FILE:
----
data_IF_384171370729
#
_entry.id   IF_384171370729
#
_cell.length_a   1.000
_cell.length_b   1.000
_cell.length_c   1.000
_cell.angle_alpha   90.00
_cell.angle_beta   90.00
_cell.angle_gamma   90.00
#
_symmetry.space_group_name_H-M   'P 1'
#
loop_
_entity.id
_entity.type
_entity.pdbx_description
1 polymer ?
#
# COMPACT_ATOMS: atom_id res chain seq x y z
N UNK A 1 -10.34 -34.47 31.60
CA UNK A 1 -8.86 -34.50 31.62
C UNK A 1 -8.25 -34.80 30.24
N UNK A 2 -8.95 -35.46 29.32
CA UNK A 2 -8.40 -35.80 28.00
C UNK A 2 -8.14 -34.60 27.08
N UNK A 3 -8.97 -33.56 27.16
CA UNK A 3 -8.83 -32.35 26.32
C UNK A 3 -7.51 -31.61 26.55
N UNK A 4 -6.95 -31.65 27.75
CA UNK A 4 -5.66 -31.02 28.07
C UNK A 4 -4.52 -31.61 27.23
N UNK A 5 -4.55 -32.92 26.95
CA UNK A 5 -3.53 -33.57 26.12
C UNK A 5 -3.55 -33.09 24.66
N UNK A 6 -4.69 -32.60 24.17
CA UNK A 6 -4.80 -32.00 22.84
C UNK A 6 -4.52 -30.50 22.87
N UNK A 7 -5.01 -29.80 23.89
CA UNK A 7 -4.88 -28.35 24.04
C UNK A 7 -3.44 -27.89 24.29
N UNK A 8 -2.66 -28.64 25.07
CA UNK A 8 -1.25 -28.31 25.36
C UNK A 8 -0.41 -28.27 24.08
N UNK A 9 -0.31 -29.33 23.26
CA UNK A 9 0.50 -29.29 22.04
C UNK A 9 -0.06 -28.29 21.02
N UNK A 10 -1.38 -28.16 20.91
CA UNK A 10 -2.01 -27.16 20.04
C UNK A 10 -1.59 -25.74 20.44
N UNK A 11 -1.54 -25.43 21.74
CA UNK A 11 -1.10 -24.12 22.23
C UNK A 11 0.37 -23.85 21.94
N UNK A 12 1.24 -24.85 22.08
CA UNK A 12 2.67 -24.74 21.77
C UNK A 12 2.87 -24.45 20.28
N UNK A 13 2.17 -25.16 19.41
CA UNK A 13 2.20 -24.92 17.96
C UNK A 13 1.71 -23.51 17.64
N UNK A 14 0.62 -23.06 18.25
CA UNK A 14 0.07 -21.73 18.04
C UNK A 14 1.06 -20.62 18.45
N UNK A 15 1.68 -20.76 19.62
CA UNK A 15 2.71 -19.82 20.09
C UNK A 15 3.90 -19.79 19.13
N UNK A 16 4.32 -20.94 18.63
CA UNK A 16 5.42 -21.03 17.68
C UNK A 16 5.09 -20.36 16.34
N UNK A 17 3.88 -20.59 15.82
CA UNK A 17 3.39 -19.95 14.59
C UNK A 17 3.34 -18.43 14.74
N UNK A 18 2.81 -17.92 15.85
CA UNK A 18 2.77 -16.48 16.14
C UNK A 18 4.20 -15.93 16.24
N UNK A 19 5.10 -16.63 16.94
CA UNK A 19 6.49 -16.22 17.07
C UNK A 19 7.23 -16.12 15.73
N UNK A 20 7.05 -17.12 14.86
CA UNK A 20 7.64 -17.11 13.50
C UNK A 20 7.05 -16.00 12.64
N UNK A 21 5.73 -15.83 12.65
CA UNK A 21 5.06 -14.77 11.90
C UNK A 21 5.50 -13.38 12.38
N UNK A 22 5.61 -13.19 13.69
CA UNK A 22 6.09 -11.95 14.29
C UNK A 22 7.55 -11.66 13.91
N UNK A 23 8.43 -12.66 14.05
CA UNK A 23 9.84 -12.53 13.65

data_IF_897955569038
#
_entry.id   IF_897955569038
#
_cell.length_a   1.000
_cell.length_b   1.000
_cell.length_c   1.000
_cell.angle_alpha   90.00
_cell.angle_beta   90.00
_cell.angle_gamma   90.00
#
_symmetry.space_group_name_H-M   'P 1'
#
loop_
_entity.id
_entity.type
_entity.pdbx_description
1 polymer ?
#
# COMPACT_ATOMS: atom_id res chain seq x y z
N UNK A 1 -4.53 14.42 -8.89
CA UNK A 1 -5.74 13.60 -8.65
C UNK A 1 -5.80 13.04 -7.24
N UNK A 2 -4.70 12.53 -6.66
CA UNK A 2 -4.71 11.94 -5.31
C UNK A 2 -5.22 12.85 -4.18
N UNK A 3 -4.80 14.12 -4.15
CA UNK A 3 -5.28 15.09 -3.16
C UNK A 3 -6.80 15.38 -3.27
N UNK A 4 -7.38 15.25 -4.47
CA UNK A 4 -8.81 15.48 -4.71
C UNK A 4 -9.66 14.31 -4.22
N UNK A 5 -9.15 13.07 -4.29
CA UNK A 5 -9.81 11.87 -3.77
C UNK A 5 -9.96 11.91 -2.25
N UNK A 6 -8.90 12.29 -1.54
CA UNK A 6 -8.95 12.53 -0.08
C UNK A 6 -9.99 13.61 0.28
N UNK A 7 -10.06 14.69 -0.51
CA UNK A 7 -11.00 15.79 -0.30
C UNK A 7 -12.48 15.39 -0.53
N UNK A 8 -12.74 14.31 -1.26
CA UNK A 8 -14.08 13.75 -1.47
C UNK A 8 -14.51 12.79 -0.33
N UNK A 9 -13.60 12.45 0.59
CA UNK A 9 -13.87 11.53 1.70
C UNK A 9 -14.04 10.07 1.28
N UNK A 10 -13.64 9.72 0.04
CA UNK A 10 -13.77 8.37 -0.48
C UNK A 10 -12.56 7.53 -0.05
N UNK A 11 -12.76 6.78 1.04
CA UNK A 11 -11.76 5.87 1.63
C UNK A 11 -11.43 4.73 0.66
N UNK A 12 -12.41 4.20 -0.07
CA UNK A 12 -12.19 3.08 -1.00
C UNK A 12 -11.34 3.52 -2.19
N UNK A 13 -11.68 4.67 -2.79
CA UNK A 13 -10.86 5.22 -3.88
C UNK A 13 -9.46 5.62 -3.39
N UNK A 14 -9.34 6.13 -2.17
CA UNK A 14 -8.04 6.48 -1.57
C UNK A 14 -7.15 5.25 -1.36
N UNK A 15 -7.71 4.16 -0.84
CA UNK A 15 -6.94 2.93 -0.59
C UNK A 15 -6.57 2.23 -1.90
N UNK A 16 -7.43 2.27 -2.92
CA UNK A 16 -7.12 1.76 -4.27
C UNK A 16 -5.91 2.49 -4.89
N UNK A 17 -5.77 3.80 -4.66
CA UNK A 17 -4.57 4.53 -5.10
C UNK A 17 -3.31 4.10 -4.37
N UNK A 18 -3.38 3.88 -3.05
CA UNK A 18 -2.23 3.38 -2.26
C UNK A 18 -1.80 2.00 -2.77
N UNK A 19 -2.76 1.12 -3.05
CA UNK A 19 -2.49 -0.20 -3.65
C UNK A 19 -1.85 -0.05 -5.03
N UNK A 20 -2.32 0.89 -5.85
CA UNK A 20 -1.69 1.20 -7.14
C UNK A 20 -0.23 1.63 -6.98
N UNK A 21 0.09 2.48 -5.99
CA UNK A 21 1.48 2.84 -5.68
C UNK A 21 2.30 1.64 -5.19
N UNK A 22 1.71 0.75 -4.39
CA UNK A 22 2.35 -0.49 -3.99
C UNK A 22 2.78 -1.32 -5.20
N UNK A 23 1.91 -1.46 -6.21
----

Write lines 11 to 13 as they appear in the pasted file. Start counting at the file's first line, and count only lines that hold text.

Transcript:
#
_symmetry.space_group_name_H-M   'P 1'
#